A California survey has found overwhelming public support for a database to track homelessness in the state. 

Of 1,000 adults surveyed, a solid 86 percent said it's important to create a statewide database. Seven percent said it's not important, and 7 percent were unsure. (The total percentage exceeds 100 due to rounding.)

The survey, which was commissioned and released by Accenture, did not address the methodology or any other details of such a database.

The first question posed was: "How important is it to create a database of homeless individuals and families throughout the state so government officials can better understand the causes of homelessness?" Among respondents:

— 35 percent said it's "important,"

— 26 percent it's "very important,"

— 26 percent said it's "somewhat important,"

— 7 percent said it's "not important," and

— 7 percent were not sure.

Among the women surveyed, 90 percent support a statewide database on homelessness. Among millennials and Gen Xers, 89 supported such an effort.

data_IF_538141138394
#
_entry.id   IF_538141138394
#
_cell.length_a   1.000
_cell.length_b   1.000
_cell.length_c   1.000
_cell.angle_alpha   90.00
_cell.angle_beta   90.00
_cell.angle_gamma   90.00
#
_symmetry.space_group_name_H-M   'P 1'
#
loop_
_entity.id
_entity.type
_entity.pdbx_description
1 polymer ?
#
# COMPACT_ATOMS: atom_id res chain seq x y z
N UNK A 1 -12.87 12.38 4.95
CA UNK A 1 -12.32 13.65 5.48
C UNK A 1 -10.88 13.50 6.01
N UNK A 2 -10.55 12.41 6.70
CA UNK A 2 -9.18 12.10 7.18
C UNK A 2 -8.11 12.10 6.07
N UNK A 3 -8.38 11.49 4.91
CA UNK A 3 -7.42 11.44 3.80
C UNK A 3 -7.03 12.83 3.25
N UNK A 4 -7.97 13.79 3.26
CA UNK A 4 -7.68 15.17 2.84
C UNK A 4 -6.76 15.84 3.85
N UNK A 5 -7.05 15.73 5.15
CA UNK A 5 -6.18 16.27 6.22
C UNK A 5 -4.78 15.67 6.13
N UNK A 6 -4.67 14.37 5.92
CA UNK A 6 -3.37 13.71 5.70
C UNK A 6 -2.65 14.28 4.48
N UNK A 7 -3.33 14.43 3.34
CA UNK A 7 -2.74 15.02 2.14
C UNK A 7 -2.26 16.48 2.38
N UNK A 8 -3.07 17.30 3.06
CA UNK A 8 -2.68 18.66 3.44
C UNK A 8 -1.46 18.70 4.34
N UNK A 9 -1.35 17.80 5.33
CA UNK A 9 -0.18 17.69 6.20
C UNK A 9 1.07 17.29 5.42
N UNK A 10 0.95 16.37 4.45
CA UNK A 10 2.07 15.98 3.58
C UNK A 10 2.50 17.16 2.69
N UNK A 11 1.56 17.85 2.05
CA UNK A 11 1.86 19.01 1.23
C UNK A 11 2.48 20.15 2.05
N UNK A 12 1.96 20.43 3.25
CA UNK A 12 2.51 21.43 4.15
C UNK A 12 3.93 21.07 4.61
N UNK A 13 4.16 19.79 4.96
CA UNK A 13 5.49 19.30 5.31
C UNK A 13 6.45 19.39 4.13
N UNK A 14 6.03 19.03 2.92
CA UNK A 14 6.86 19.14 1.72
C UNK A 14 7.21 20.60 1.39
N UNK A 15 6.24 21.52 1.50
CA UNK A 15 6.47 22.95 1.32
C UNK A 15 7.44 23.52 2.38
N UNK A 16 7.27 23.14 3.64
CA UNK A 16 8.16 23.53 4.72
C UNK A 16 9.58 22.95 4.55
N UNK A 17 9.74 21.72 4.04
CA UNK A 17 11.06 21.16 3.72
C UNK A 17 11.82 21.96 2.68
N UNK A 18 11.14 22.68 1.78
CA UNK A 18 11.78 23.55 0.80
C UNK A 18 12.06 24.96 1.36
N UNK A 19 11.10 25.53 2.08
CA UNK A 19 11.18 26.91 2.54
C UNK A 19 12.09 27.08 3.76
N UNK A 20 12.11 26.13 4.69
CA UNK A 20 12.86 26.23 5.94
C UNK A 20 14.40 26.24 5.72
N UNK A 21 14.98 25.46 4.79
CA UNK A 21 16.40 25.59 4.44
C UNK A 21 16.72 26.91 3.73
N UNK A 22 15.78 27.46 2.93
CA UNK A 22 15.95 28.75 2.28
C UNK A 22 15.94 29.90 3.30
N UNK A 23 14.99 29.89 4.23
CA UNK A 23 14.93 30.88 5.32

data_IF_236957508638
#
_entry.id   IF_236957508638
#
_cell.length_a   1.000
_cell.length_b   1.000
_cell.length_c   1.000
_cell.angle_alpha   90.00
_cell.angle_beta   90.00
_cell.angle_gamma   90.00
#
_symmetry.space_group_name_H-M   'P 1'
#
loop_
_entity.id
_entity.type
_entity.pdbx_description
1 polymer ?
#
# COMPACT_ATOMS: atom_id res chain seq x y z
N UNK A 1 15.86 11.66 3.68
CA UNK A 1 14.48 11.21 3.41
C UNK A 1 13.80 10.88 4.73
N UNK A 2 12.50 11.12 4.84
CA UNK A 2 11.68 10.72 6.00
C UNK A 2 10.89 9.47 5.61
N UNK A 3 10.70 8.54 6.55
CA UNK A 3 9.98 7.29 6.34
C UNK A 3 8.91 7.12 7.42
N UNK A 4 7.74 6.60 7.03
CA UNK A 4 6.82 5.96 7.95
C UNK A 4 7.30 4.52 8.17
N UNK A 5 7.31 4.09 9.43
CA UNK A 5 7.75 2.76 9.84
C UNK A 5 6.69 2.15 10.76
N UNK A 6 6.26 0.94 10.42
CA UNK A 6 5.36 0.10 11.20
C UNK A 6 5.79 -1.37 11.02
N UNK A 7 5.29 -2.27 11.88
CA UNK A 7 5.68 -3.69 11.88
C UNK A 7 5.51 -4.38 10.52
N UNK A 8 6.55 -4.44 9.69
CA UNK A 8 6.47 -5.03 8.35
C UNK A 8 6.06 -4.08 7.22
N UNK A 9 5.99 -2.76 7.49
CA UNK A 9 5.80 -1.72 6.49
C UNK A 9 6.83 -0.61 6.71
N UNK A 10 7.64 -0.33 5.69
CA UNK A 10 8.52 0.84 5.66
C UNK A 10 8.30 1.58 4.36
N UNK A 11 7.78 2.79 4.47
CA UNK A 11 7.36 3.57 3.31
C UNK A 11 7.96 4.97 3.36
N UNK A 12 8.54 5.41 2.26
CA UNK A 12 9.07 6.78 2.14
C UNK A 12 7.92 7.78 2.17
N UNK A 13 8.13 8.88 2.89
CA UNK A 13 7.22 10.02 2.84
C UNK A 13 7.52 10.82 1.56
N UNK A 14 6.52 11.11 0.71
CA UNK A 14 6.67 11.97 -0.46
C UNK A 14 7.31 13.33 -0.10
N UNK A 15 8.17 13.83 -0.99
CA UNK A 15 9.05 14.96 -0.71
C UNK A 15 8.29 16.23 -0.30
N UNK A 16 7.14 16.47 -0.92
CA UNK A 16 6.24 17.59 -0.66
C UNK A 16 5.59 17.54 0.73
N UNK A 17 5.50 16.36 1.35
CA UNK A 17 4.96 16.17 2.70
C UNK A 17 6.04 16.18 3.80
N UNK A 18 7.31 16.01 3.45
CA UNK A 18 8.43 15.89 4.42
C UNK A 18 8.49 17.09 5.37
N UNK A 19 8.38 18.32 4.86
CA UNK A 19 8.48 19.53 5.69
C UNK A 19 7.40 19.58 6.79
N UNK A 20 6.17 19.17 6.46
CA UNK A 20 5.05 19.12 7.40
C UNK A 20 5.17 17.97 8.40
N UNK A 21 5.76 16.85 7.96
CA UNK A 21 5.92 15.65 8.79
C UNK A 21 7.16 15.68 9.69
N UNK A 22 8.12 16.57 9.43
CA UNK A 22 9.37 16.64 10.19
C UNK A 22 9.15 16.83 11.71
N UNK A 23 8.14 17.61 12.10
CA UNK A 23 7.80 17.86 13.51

The survey also posed a related question: "Should there be concrete data collected that tracks what type of resources are available to the homeless population and how they are being used?" 

The answers to that question were broken down geographically among the state's major metro areas, with almost no difference: In San Francisco, 81 percent said yes. In the Sacramento area, 80 percent said yes. And in both the Los Angeles and San Diego metro areas, 79 percent said yes. 

McGuire Research Services polled the 1,000 adults for Accenture from July 16-27. No margin of error was provided.